Authors: Anthony C. Masi
Publication: Canadian Studies in Population, Vol. 44, No. 3-4, 2017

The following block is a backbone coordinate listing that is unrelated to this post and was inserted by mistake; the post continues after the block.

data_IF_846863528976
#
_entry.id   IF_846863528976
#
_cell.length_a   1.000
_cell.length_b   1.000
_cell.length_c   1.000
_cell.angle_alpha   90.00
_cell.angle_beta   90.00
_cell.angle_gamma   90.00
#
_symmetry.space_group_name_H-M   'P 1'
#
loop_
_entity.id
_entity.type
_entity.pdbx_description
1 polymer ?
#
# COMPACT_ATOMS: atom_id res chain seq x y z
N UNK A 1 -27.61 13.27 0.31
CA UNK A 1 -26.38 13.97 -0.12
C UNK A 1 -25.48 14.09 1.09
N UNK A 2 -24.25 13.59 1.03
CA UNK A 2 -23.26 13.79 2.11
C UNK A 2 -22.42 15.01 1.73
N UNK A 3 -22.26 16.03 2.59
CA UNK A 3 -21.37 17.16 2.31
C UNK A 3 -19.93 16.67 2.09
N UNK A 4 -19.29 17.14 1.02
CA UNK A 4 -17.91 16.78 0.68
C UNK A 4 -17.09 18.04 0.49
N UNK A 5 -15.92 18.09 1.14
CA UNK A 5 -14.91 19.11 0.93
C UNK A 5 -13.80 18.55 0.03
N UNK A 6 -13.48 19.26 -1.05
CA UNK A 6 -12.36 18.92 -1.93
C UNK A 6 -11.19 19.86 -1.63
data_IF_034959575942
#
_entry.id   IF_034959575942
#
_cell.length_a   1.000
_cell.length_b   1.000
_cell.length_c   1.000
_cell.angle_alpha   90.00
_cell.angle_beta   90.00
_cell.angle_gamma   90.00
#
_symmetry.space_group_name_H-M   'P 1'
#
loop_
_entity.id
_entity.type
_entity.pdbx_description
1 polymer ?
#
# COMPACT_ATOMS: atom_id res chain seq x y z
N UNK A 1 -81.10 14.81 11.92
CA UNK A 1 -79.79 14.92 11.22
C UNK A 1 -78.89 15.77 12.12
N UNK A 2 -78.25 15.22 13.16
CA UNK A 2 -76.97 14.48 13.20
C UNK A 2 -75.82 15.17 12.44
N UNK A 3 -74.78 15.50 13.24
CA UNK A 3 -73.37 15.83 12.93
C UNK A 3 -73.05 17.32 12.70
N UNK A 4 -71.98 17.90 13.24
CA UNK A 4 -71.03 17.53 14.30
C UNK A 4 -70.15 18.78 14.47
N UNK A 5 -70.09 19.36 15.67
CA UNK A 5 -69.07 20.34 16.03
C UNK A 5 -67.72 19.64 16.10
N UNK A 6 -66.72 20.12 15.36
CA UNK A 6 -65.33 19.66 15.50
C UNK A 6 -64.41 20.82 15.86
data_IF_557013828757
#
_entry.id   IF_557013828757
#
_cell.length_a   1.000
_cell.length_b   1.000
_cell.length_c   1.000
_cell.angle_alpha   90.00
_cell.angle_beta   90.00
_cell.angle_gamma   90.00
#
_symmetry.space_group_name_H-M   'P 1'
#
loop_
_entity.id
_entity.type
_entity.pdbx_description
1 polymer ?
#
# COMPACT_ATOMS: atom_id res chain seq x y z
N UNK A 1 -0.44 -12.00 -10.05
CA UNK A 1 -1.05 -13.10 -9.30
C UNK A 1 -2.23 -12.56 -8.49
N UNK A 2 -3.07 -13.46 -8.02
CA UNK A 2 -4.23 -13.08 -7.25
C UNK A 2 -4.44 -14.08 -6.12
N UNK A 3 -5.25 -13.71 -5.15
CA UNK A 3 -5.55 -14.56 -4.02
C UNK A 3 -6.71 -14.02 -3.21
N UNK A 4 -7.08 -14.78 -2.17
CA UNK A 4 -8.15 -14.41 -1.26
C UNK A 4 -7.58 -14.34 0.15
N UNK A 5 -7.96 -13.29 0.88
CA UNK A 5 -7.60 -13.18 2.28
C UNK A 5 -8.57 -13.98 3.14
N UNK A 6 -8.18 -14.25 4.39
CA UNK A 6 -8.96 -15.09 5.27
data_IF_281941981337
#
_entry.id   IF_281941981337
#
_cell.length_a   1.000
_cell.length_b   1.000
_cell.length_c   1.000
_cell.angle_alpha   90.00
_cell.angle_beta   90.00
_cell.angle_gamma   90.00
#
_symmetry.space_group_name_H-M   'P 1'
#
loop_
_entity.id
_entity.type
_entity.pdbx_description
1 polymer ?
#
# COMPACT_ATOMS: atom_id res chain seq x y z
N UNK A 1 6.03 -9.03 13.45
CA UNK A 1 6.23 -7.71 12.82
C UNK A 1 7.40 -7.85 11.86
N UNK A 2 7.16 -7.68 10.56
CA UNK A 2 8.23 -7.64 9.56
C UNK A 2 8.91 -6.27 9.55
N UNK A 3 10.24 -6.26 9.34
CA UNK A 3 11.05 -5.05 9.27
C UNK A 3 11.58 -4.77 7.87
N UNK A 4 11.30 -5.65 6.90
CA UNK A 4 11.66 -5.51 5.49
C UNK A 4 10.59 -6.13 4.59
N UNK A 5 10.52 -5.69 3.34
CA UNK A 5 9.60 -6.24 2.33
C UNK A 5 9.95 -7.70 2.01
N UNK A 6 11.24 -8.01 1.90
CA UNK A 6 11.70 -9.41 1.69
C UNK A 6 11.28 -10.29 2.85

International migration continues to reshape our world, sometimes in predictable ways but often with unanticipated consequences. The four books reviewed here provide new information and important insights regarding migration and migrant adjustment. They do so either by dealing with the policy dimension of this vast topic (Freeman and Mirilovic; Phillimore) or by delving deeply into the issue of immigrant integration (Scholten et al.; Waters and Gerstein Pineau). These editors took four different approaches to their task: (1) a compilation of already published works on the topic (Phillimore); (2) original pieces on topics or countries but following a predetermined framework (Scholten et al.); (3) chapters designed to test theories against available empirical information (Freeman and Mirilovic); and (4) a comprehensive group-written “state of the art” for a single country (Waters and Gerstein Pineau). Together, the books provide an impressive array of scholarship from a variety of disciplinary perspectives on the links between migration and social policy and on immigrant integration.
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